Supraglottic airways (SGAs)

Mae Yap; Claas Siegmueller



First off, a little bit on the (potentially confusing) terminology: Since we all like acronyms in medicine you'll often hear any supraglottic airway referred to as an 'LMA', short for laryngeal mask airway, as in "... let's use an i-gel LMA".

These days 'LMA' is a registered trademark for a company that makes the LMA Unique® or LMA Supreme® for example. Therefore you should avoid the term 'LMA' unless you are talking about supraglottic airways made under this particular trademark. The correct umbrella term for all these devices is 'supraglottic airway' (SGA) or, also common, 'supraglottic airway device' (SAD).

Extraglottic airways

Another term you might come across is 'extraglottic airway'. These are devices that are positioned outside the glottis like SGAs but can also extend inferior/ caudad to it. Therefore all supraglottic airways are also extraglottic airways but some extraglottic airways are not supraglottic.

An example of an extraglottic (but not supraglottic) airway device is the Esophageal tracheal airway/ Combitube®.


The laryngeal mask was invented by Dr. Archibald ('Archie') Brain, a British anesthesiologist (or 'anaesthetist', to be precise) in the early 1980s and first came to market in the United Kingdom in 1987. Wikipedia has an excellent summary of how Dr. Brain developed the device.

Conincidentally, Propofol became widely available around the same time, which helped the laryngeal mask gain popularity quickly among practitioners. The reason for this is that Propofol works much better than other hypnotics, such as barbiturates, in suppressing laryngeal reflexes in non-paralyzed patients. It is therefore much easier to place a laryngeal mask after induction with Propofol than, for example, Thiopentone in patients who are not paralyzed and breathing spontaneously under general anesthesia.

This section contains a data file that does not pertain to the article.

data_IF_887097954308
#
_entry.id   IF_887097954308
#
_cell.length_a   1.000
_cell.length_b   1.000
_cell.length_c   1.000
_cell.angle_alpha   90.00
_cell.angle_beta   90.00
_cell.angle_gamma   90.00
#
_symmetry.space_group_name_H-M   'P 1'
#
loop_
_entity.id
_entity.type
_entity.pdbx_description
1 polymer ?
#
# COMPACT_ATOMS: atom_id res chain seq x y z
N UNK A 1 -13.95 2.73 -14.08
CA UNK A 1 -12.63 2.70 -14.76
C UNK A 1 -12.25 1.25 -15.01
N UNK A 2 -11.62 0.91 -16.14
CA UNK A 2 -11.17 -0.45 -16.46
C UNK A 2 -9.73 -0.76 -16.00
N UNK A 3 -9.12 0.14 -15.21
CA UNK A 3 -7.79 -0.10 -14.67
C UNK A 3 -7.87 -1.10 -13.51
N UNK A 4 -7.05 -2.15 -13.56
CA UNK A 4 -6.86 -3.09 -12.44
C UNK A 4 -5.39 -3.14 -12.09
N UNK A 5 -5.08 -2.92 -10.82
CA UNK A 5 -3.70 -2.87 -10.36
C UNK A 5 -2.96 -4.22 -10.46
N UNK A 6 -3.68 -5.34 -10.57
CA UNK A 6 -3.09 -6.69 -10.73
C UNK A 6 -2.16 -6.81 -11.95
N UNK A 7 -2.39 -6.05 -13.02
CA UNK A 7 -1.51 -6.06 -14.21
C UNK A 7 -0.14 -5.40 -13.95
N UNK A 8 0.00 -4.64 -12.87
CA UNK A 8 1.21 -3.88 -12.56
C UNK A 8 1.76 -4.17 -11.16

The one supraglottic airway available today which most closely resembles the initial LMA design invented by Dr. Brain is the LMA Classic®, which is the re-usable version of the LMA Unique®.


All supraglottic airways generally have a tube component and a (more or less) antomically shaped cuff component. Beyond that, designs vary from one device to the next. The cuff is shaped in a way that helps the device 'sit' in its desired position with the opening of the cuff covering the laryngeal inlet.

Cuff and tube parts of a the LMA Unique® (first generation SGA).


Many SGAs have an inflatable cuff with a pilot ballon whereas other don't. Some include a gastric channel, which is considered a design feature of second generation devices. Other SGAs may include a bite block or a buccal stabilizer. The variations are manifold given that there are over 20 types of SGAs currently being marketed.

'Efficacy' and 'safety' of supraglottic airways

SGAs can be described for their efficacy and their safety:

  • Efficacy: This is about how well a device does what it is supposed to do, meaning how well the device works. For SGAs efficacy is determined by how well you can ventilate a patient through the device without a gas leak occuring around the cuff. The surrogate measurement for this is the cuff seal pressure, i.e. the airway pressure at which a cuff leak occurs.
  • Safety: This is about to what degree a device doesn't do something you don't want it to do, meaning how well it avoids undesired effects. For SGAs safety relates to how well they avoid aspiration from happening.

With regards to SGAs their safety also depends somewhat on their efficacy. If you can ventilate through a particular device with comparatively high airway pressures without a leak occuring, meaning the cuff seal pressure is quite high, this device will also

a) prevent inadvertent gastric insufflation and regurgitation well, and

b) 'seal' the airway with the cuff preventing aspiration.

For SGAs therefore, better efficacy brings about better safety.

First and second generation devices

The most obvious example of a first generation SGA is the classic laryngeal mask design, today available as the LMA Unique® and LMA Classic® .

Second generation SGAs are defined as "those with specific design features intended to reduced the risk of aspiration", making these devices 'safer' than first generation ones. Reducing the risk of aspiration can be achieved two ways:

  1. Venting of regurgitant material: A very common and obvious feature of second generation devices is a gastric channel (also referred to as 'drain channel', 'drain tube', etc.). The purpose of this channel is, should regurgitation occur, to drain fluid away through the channel as a path of least resistance.